Sweet Rein 1
February 13, 2015
Sakura Tsukuba – Viz – 2013 – 3 volumes
It’s Christmas time (when I wrote this), so what better series to clear out of my backlog? I bought this one because of the cute Santa covers, but I didn’t read the premise before I pre-ordered all the volumes last year. Turns out it’s way weirder than I thought. Kaito is from a family of “reindeers” who need to find their santa “masters” so that they can make Christmas happen. Kaito bumps into lonely Kurumi one day, and the magical rein binding them together appears, so Kurumi and Kaito are fated to be Santa and Reindeer partners. Kaito does absolutely everything Kurumi says, including impossible things like flying, appearing next to her from several towns over, et cetera. He also turns into a reindeer, and Kurumi has magical powers that help her find good children and give out presents at Christmas.
Kaito and Kurumi’s reltionship is a little creepy, but not quite for the reasons you’d suspect. Kaito is openly attracted to and a bit clingy around Kurumi, who’s not really into the whole touchy-feely thing, or completely sure she wants to date Kaito. This is neutralized by the fact that Kaito is magically compelled to do everything Kurumi says (keep away, don’t touch me, et cetera), a dynamic that would be super-creepy if he had that power. Thus, it balances itself out, but you feel bad for both characters.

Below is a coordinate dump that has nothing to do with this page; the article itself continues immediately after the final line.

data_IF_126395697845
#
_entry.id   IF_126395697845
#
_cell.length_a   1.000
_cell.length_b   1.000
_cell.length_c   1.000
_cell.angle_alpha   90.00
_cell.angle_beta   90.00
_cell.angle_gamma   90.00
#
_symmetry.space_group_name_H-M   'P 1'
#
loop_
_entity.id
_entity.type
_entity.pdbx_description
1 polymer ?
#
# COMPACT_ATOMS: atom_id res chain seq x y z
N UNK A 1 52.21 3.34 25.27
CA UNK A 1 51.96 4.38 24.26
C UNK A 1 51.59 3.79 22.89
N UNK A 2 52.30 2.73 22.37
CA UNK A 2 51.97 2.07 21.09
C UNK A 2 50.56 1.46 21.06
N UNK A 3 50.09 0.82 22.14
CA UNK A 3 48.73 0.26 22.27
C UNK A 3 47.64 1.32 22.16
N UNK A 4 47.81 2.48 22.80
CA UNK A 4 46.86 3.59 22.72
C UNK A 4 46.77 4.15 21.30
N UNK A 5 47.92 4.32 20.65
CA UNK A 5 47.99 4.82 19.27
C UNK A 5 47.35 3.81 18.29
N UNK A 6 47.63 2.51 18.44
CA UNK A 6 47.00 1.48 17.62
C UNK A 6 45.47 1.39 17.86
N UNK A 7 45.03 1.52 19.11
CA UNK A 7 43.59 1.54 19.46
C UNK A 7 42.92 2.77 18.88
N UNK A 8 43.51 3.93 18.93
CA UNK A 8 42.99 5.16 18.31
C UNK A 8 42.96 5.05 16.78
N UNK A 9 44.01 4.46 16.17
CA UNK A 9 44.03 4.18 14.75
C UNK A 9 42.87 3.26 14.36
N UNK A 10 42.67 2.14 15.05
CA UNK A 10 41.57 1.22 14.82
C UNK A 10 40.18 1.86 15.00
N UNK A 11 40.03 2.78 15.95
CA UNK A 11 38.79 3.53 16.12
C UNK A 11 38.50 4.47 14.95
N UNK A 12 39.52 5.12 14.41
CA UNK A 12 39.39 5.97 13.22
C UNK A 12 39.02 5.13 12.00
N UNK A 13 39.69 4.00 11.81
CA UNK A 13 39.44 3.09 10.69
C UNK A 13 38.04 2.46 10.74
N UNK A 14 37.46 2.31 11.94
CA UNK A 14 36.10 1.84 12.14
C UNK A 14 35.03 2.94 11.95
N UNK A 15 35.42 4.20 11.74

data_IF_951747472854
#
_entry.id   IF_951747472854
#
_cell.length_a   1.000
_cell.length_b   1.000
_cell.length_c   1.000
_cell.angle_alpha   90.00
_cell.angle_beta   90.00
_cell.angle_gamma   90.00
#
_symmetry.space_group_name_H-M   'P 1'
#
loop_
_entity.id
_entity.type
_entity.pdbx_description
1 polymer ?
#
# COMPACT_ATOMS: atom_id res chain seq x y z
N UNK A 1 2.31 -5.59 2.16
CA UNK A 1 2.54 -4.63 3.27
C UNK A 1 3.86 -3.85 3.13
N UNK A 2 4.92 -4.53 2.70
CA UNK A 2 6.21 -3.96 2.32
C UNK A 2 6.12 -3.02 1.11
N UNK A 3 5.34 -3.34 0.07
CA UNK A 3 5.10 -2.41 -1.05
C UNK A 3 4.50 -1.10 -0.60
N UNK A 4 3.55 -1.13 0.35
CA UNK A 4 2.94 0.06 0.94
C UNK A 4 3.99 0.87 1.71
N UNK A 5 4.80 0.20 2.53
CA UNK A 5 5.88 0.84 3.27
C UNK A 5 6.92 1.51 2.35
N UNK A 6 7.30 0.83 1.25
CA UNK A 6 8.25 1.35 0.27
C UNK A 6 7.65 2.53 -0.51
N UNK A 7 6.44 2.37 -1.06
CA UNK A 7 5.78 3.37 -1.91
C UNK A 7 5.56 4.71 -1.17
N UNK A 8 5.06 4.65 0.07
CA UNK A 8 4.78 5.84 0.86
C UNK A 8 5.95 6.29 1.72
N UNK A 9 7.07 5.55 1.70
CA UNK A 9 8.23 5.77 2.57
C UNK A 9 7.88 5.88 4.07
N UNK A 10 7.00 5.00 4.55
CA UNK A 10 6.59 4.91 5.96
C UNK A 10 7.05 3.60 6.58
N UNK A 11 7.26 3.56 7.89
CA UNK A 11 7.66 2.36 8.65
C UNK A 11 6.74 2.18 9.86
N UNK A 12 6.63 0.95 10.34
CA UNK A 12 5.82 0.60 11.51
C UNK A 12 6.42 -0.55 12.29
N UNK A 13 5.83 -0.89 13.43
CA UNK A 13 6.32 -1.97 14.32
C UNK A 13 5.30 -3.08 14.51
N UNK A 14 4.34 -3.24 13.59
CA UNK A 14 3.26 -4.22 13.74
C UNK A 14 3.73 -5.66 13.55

Aside from the bizarre premise, it’s a cute, middle-of-the-road series. Only the first chapter really characterizes either of the characters, and it’s the only one that deals with Santa/Christmas directly. The other two take place at the beginning and end of summer. The first is about Kurumi and Kaito befriending a terminally ill little boy and wanting to pull off a Christmas miracle for him ahead of schedule. The second is about Kaito’s legendary grandfather and his Santa pairing.
The fourth chapter is about vampires. It was… surprisingly okay, but not overwhelming.
This is clearly a collection of chapters that ran intermittently throughout the year, so I’m curious to see if the other volumes get back to Christmas content, develop Kaito’s intriguing family further, go into more detail about Kurumi’s loneliness, etc. It doesn’t here, because it sounds like Tsukuba wrote the story to be a one-shot. I wonder if she was ever given more than random one-shot chapters.
In any case, it’s still an adorable Christmas story. Not super-memorable, but bizarre and worth reading this time of year.